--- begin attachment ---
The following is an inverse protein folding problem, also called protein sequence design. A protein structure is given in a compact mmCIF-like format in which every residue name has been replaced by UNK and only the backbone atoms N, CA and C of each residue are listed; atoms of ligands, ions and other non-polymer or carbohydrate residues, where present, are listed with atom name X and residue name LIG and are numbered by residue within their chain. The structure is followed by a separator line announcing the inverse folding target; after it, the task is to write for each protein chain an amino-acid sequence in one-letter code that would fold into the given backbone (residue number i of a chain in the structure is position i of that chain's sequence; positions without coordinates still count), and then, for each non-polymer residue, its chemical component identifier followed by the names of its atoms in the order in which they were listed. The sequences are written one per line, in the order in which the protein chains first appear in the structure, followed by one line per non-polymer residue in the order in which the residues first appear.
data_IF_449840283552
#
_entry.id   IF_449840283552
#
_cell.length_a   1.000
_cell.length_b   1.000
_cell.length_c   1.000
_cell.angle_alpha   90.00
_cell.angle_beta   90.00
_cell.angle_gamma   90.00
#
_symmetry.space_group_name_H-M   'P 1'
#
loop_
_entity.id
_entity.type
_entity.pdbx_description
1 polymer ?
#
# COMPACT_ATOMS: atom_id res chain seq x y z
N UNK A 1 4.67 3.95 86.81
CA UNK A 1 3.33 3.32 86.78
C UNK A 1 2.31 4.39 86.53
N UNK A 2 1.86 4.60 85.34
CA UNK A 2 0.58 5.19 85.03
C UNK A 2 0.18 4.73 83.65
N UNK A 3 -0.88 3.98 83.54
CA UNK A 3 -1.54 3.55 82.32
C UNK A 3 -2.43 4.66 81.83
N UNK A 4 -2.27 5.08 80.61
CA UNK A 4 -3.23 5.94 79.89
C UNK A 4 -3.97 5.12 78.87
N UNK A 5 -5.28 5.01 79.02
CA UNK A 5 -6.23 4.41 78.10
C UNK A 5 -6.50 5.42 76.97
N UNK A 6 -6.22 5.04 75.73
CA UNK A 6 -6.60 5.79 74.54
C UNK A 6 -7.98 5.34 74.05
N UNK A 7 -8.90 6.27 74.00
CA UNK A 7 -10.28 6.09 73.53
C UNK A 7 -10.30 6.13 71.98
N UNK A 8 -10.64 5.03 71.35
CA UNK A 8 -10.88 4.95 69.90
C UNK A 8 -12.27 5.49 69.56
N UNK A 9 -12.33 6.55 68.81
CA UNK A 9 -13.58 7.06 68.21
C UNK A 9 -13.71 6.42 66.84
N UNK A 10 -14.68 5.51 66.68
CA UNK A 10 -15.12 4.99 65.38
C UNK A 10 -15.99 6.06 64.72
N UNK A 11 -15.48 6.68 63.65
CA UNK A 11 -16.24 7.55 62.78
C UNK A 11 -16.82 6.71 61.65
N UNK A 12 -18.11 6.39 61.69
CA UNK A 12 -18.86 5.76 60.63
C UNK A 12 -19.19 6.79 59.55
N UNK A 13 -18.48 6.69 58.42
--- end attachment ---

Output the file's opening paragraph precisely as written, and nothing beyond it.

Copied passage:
The following is an inverse protein folding problem, also called protein sequence design. A protein structure is given in a compact mmCIF-like format in which every residue name has been replaced by UNK and only the backbone atoms N, CA and C of each residue are listed; atoms of ligands, ions and other non-polymer or carbohydrate residues, where present, are listed with atom name X and residue name LIG and are numbered by residue within their chain. The structure is followed by a separator line announcing the inverse folding target; after it, the task is to write for each protein chain an amino-acid sequence in one-letter code that would fold into the given backbone (residue number i of a chain in the structure is position i of that chain's sequence; positions without coordinates still count), and then, for each non-polymer residue, its chemical component identifier followed by the names of its atoms in the order in which they were listed. The sequences are written one per line, in the order in which the protein chains first appear in the structure, followed by one line per non-polymer residue in the order in which the residues first appear.